AWESOME. INSPIRING. OVERWHELMING. Other-worldly. Words just don’t seem to get to the crux of the feeling. Can you imagine the difficulty of describing the experience of attending the life-changing World Pride Toronto? I’m a bit of a nerd, so I really wanted to give you the standard barrage of “official facts and figures,” but unfortunately the final numbers are unavailable, so forgive me, fellow geeks, but color commentary will have to do this go ‘round.
The journey began with the drive north, and as usual for us, we got stopped at the border. (Hey, my wifey must look like someone devious because whether we travel by plane, train or automobile, she always gets questioned or detained; maybe it’s the light eyes, dark hair, fair-but-doesn’t-look-European skin—you figure it out—we just always get stopped.) While they checked our passports, we chatted with a border guard who shared that there had been a steady stream of folks headed to Toronto, but most were not as “honest” as us in admitting that they’re on their way to Pride. We had a somber moment, thinking about all the reasons why someone would be scared. We got the green light and, on our way out, made the conscious decision to scream at the top of our lungs, “Happy World Pride, for all those before and behind us who feel silenced!” That was just the beginning of a four-day bender of thinking “I am so frickin’ proud to be a big ol’ queer!”
Pride in Toronto is normally non-stop; this was a different beast altogether. When I tell you the city of Toronto gets behind its gays, my word! You could not pick up a paper, look at a billboard, or turn on the telly without something about World Pride appearing. Every business, gas station, pub, art gallery and museum was primed and waving the rainbow flag. There were exhibits in every nook and cranny, even outside of the advertised gay neighborhoods and areas. Oh, and honey childs, the parties, clubs, T-dances, women-only bathhouse (Go, Canada!) and meet-and-greets! No Joke: Spectacular.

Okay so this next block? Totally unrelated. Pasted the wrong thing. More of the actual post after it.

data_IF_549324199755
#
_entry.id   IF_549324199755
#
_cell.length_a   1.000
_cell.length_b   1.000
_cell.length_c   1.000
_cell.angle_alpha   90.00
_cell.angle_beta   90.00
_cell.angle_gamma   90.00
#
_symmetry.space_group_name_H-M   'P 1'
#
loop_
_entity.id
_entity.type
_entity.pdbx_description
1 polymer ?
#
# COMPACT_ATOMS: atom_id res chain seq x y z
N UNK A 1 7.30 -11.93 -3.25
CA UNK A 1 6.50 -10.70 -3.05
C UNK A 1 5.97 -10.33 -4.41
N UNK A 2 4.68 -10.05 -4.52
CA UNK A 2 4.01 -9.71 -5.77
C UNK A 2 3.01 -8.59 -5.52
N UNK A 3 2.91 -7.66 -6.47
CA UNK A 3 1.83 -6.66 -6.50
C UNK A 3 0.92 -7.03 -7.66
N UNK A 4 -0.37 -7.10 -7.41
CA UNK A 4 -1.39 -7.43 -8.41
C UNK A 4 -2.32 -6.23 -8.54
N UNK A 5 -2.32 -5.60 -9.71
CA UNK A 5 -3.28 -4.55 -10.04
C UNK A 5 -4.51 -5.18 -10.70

The last Friday of the celebration is the goosebump-inducing Trans March, which was at least three hours long. The trans community and its allies did the damn thing! Over a thousand folks walked the route, and I cannot begin to estimate how many people lined the streets. I was so choked up, I could barely see. I kept laughing and wiping my eyes and just saying “thank you” to the heavens.
On Saturday, the Dyke march kicked off at 2 p.m. At 6:30 p.m. when we were coming off one of the seven official Pride stages, we learned that the march had only just ended. When we went by the park to check out the Dyke March celebration an hour later, there were still women piling into the area, blocking traffic. On Sunday, the World Pride march kicked off at 1 p.m. There were 12,500 registered participants! Imagine how many did not register! It was wall-to-wall people. There had to be close to a million folks in or along the route. The parade took six hours to complete.
I kept thinking to myself that I wished that everyone who doubts who they are, who wishes they weren’t gay or who hates on the LGBTQ people could see what I was seeing. There were droves of police officers marching for their cities and countries, and families out the wazoo. Some of the most inspiring groups were the 65+ queer activist folk—from all over the world—in wheelchairs, on walkers and with canes, all marching. They made me so proud to be there and so thankful to them for carrying the torch. I was moved when finding myself surrounded by First Nations folks who did not speak my native tongue, yet were eager to share their language for Pride with me. I had lumps in my throat as folks in paper bag masks or hoods walked by, reminding us that even this far from their countries they could not risk being recognized for fear of retaliation to themselves or their families.
Throughout the trip, I kept saying little prayers to Sylvia Rivera, thanking her for that 1969 night at the Stonewall Inn and knowing she was dancing (along with Harvey, Sylvester, Audre, Marsha P, and all our departed elders) among the twirling flags and banners, clapping and kissing cheeks. Suffice it to say: do yourself a favor and get your passport for the next Toronto Pride, and then change your life by going to World Pride Madrid 2017. I know I will.